Cinnamon extract inhibits angiogenesis in zebrafish and human endothelial cells by suppressing VEGFR1, VEGFR2, and PKC-mediated MAP kinase

Authors

  • Rishipal R. Bansode,

    Corresponding author
    • Center for Excellence in Post Harvest Technologies, North Carolina Agricultural and Technical State University, Kannapolis, North Carolina
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  • TinChung Leung,

    1. Biomedical/Biotechnology Research Institute, Department of Biology, North Carolina Central University, Nutrition Research Center, Kannapolis, North Carolina
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  • Priscilla Randolph,

    1. Center for Excellence in Post Harvest Technologies, North Carolina Agricultural and Technical State University, Kannapolis, North Carolina
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  • Leonard L. Williams,

    1. Center for Excellence in Post Harvest Technologies, North Carolina Agricultural and Technical State University, Kannapolis, North Carolina
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  • Mohamed Ahmedna

    1. Center for Excellence in Post Harvest Technologies, North Carolina Agricultural and Technical State University, Kannapolis, North Carolina
    2. Department of Health Sciences, Qatar University, Doha, Qatar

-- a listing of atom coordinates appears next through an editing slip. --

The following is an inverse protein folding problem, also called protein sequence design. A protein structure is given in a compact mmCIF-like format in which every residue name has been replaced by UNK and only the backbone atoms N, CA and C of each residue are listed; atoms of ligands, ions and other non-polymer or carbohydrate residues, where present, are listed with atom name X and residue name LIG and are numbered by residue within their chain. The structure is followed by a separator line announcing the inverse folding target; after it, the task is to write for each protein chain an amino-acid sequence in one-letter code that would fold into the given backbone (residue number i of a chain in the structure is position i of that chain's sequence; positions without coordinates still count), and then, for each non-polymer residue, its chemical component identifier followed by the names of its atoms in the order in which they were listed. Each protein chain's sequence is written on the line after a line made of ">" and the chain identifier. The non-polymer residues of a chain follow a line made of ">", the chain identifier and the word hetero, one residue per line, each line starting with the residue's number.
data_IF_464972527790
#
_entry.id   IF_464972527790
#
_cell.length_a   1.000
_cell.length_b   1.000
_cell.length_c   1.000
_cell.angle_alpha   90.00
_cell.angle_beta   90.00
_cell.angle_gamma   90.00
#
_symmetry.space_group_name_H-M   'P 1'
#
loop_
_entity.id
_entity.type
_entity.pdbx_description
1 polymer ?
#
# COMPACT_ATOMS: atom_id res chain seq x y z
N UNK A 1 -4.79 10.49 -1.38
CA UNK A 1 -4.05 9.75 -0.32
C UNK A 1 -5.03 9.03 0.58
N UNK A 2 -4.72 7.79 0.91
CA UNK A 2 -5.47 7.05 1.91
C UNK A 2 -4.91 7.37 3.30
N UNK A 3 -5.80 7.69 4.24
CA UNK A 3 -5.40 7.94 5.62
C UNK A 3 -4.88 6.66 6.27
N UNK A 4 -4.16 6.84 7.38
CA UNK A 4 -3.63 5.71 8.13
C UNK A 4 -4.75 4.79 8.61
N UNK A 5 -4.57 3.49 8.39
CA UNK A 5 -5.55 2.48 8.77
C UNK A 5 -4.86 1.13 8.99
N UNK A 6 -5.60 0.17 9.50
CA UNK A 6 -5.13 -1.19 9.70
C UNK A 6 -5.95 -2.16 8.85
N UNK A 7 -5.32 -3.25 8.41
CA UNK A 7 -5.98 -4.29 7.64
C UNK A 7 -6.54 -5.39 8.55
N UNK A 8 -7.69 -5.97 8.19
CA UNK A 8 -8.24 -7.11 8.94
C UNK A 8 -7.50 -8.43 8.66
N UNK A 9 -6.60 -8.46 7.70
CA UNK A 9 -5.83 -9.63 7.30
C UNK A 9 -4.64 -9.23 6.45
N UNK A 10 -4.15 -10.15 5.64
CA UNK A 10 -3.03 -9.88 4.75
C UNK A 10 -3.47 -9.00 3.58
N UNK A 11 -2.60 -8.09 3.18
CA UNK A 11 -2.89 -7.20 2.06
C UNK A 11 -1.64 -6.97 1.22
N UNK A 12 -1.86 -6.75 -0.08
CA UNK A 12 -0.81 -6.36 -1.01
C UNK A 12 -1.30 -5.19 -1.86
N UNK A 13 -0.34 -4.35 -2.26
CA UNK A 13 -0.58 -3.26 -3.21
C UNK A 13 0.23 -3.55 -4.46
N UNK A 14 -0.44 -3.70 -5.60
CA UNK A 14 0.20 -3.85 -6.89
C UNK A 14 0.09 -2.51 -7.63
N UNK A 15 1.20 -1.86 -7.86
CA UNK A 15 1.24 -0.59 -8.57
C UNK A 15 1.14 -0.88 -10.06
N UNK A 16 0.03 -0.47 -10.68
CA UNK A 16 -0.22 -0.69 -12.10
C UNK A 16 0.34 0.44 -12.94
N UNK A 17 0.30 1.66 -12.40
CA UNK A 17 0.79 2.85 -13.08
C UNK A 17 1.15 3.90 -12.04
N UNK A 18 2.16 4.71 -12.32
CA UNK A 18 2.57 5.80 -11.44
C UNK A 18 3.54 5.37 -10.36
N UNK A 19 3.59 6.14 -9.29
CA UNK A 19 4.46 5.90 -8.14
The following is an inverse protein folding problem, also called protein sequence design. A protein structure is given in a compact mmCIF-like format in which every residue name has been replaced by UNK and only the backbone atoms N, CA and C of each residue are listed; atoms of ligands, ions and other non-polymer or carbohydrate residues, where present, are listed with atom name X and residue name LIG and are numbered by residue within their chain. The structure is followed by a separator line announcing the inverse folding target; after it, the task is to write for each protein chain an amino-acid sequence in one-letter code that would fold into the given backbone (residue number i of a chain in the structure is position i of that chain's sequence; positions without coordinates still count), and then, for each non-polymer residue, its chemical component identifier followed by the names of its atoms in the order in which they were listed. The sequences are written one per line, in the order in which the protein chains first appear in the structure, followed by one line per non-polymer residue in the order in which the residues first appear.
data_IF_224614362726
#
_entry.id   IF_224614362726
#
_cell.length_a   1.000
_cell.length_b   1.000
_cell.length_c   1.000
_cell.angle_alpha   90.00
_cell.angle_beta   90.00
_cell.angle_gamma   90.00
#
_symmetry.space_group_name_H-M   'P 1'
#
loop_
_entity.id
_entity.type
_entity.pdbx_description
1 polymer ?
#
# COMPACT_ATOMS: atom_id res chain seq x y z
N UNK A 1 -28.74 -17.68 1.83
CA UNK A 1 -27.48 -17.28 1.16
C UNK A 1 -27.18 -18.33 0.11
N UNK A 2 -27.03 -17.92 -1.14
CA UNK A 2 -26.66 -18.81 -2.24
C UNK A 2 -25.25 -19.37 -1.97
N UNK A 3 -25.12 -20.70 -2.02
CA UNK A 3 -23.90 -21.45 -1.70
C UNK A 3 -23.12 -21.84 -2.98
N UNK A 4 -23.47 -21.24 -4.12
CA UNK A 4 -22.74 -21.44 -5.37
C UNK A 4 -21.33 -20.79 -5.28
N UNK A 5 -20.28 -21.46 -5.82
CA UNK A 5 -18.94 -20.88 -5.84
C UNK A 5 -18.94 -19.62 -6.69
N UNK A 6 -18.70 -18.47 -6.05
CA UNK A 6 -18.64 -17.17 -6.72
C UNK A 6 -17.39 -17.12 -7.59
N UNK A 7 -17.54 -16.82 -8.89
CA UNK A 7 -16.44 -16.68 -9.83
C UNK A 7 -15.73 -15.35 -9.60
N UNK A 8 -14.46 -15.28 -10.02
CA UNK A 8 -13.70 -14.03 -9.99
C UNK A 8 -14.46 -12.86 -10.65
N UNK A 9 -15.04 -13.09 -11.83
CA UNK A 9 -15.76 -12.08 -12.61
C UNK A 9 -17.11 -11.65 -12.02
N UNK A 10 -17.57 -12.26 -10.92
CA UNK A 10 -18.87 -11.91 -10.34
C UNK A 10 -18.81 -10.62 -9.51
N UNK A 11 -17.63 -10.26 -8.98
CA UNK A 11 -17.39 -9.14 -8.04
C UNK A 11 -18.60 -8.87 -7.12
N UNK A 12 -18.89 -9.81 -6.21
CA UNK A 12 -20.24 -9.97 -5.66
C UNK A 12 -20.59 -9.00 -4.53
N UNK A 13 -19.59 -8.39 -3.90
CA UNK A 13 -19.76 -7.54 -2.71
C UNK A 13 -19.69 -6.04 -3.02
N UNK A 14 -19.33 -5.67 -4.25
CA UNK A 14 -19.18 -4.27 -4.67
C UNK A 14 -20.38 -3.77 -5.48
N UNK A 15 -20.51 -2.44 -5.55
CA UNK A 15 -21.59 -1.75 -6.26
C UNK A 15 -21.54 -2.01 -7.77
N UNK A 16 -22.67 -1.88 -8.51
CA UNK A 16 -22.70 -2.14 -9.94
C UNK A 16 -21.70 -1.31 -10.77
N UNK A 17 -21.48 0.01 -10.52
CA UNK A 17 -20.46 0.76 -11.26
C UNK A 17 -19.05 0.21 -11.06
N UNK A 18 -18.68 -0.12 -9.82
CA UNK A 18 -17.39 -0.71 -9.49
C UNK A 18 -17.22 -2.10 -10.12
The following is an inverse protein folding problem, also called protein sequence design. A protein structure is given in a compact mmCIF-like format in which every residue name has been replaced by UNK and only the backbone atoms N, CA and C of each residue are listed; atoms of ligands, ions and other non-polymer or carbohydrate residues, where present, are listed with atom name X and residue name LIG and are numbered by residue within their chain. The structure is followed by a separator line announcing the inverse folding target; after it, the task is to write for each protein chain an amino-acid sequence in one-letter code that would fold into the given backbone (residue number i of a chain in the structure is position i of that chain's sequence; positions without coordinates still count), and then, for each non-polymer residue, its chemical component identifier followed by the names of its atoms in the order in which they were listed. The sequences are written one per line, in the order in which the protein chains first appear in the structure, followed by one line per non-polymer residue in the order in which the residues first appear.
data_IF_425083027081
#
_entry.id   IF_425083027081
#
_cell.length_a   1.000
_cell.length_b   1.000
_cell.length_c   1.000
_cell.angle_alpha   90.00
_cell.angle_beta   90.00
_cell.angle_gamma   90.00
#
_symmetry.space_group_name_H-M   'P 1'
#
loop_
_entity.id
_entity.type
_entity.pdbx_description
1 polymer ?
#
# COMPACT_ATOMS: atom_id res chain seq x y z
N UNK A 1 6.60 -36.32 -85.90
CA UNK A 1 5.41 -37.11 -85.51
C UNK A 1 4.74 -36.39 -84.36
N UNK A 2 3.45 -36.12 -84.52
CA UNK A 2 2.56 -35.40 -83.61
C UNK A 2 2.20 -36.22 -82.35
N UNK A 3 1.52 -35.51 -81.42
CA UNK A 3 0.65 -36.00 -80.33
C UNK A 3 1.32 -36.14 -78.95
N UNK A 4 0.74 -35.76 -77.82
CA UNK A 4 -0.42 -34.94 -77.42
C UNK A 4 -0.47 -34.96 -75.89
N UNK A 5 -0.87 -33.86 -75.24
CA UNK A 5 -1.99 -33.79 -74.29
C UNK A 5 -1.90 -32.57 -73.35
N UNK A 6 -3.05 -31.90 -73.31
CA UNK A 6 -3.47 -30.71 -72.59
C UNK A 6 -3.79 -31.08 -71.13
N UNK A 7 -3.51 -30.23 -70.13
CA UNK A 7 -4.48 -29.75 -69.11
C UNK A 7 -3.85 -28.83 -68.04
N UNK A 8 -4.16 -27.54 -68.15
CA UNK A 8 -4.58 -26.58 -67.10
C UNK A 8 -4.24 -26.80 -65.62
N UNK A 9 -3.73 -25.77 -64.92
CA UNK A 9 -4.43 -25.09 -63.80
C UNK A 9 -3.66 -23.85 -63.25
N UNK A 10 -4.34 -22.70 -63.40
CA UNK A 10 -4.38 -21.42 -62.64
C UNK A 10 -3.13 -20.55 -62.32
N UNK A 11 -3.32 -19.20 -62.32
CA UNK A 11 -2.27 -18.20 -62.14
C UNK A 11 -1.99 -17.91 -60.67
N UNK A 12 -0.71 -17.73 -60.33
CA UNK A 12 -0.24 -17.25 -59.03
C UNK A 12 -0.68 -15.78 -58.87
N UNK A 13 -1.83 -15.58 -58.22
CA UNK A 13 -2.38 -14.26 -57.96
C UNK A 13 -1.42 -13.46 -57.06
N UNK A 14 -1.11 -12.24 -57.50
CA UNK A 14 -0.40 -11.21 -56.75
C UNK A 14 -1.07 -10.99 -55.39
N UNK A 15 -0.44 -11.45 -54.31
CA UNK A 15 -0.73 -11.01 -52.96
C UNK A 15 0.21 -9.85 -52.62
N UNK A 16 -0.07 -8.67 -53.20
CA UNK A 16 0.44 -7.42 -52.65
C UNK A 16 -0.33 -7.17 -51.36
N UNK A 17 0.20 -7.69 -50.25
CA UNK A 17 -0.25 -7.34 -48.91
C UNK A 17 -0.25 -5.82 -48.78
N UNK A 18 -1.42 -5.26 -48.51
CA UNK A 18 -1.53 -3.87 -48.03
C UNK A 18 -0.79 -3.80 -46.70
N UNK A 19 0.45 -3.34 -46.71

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Correspondence Rishipal R. Bansode, 500 Laureate Way, Suite 4222, Center for Excellence in Post Harvest Technologies, North Carolina Agricultural and Technical State University, North Carolina Research Campus, Kannapolis, NC 28081. Tel: +1 704 250 5707; Fax: +1 704 250 5709; E-mail: rbansode@ncat.edu

Abstract

Angiogenesis is a process of new blood vessel generation and under pathological conditions, lead to tumor development, progression, and metastasis. Many bioactive components have been studied for its antiangiogenic properties as a preventive strategy against tumor development. This study is focused on the effects of cinnamon extract in modulating the pathway involved in angiogenesis. Human umbilical vein endothelial cells (HUVEC) were treated with cinnamon extract at a concentration of 25 μg/mL for 1, 3, or 6 h followed by treatment with phorbol ester (TPA) at a concentration of 10 nmol/L to induce mitogen-activated protein kinase (MAPK) expression. Results show that cinnamon extract inhibited TPA-induced phosphorylation of MAPK and AKT in a dose-dependent manner. Gene expression results in HUVEC showed that cinnamon extract treatment inhibited TPA induction of protein kinase C, PKCα and PKCη messenger RNA (mRNA) expression in a dose-dependent manner along with suppression of vascular endothelial growth factor receptor 1 (VEGFR1/Flt1) and vascular endothelial growth factor receptor 2 (VEGFR2/KDR/Flk1) mRNA expression. Cinnamon extract was administered to zebrafish embryos during gastrulation at 6–8 h post fertilization (hpf). The embryos were observed for changes in morphology, toxicity, and blood vessel development. The intersegmental vessels in the zebrafish embryos were attenuated and underdeveloped at an effective cinnamon extract dose of 250 μg/mL compared with the DMSO-treated control. Exposure to cinnamon extract for 36 h resulted in gross morphological deformities. The results suggest the effect of cinnamon extract on angiogenesis is mediated by PKC-dependent phosphorylation of MAPK.

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